This is probably the most O’Rourke-friendly of the polls in the Texas Senate race, and for it to show a three-point move in Cruz’ direction gives you an indication of how the race is moving whether you believe it’s actually a 49-44 spread or not.
Republican incumbent U.S. Sen. Ted Cruz leads U.S. Rep. Beto O’Rourke, D-El Paso, by 5 percentage points among likely voters in a new Ipsos online poll released Wednesday in conjunction with Reuters and the University of Virginia. A September Ipsos poll showed O’Rourke ahead of Cruz by 2 percentage points among likely voters.
According to the newly released poll, 49 percent of respondents said they would vote for Cruz, while 44 percent said they would vote for O’Rourke; 3 percent said they would vote for someone other than O’Rourke or Cruz, and 1 percent said they wouldn’t vote.
The online poll of about 2,000 Texans over the age of 18 was conducted Oct. 12-18. Ipsos online polls do not have margins of error; instead, the poll’s precision is measured using a “credibility interval.” This poll’s credibility interval was +/-3.1 percentage points among likely voters.
Other polls of the race show Cruz in a good bit better position than Ipsos does. A CNN poll taken from Oct. 9-13 had Cruz ahead 52-45, New York Times/Siena had him ahead 51-43 in a poll taken from Oct. 8-11, and a Quinnipiac poll taken from Oct. 3-9 had Cruz ahead 54-45.
After that round of polling it appears the national pollsters abandoned the race other than this latest from Ipsos. Republican operatives on the ground say the race is likely 10 points or more now, as O’Rourke’s people are beginning to recognize their candidate can’t win and enthusiasm will inevitably wane.
Which brings up an interesting question likely to be debated in Texas after the midterms – namely, was the O’Rourke campaign a disaster for the Democrats rather than the great boon to the party it was sold as? Certainly O’Rourke was able to raise more money than any Democrat in Texas in memory – his $60 million campaign haul is a record, as it happens. But O’Rourke’s fundraising came largely at the expense of down-ballot candidates who probably had better chances to win, and those candidates have been begging him for help to no avail.
Harold Cook, a Democrat consultant in Austin, explained why those down-ballot Dems ought to be thankful for O’Rourke…
“If you have one Democrat that’s doing well, that’s going to help down-ballot races,” Cook said. “I can tell you that some Democrat in Texas is going to win a House seat who would not have won if Beto were not doing well at the top of the ballot. Beto is going to do whatever he can do to break up a straight-ticket Republican vote, and do a pretty good job increasing turnout.”
Well, OK…but what happens when O’Rourke’s campaign fades back into obscurity in the last two weeks of the race and the infrequent voters who got excited about him give up in the face of sure defeat?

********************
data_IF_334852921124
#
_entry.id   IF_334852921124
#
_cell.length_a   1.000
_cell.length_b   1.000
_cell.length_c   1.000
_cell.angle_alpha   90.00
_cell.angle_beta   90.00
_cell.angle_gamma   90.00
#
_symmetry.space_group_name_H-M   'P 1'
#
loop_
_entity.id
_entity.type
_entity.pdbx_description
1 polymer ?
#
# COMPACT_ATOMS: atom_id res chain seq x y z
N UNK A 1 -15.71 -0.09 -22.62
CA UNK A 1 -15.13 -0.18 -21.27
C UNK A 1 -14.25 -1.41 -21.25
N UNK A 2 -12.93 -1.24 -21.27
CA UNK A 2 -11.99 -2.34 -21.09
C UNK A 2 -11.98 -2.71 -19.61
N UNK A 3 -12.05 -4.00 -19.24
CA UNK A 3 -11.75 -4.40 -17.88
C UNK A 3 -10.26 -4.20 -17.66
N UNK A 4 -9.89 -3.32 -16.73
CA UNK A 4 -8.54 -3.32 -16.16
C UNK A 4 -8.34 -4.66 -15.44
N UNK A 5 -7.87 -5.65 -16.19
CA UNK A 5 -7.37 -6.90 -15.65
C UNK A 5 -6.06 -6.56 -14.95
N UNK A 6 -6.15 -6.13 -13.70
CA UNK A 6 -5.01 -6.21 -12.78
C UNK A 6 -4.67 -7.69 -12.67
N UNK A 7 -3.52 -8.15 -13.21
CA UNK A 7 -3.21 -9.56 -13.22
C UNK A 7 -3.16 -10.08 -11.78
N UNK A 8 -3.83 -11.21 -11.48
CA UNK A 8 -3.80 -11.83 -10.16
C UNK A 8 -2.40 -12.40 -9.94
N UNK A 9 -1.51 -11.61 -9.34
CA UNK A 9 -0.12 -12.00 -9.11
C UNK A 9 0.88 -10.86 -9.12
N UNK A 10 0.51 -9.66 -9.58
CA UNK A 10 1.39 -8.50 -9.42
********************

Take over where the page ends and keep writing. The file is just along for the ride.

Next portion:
If they’re only interested in the elections because they want to vote for Beto, and Beto’s cause becomes hopeless, and they don’t show up to vote, Texas Democrats could have a major problem. Because O’Rourke collected all that money and he’s following a strategy of trying to turn out vote which doesn’t usually show up at the polls.
That’s a political balloon. If it pops, it takes the whole party with it.
Some of the congressional races in Texas the Democrats thought they’d win aren’t particularly going their way. For example, the most endangered Republican congressman in Texas was supposed to be Will Hurd, whose district stretches from El Paso to San Antonio along the Mexican border. But New York Times/Siena had Hurd ahead of Democrat challenger Gina Ortiz Jones by 15 points earlier this month, and in a special election for the state Senate in a district covering a lot of the same geography as Hurd’s district Pete Flores knocked out Democrat Pete Gallegos, who used to hold Hurd’s seat, by a comfortable margin earlier this fall.
Two other House seats, Pete Sessions’ in suburban Dallas and John Culberson’s in suburban Houston, are reported to be closer – but the Democrats’ hopes have been riding on a big turnout coming from the O’Rourke campaign at the top of the ballot. If O’Rourke underperforms and loses by 55-45 or more, Sessions and Culberson are going to be re-elected. Bank on that.
Donald Trump won Texas over Hillary Clinton 52-43 in 2016. For O’Rourke to carry any down-ballot Democrats to victory he’s probably going to have to come within 52-48 of Cruz. Right now that doesn’t look likely – and if he doesn’t, he’ll be the most expensive failure in the history of U.S. Senate elections.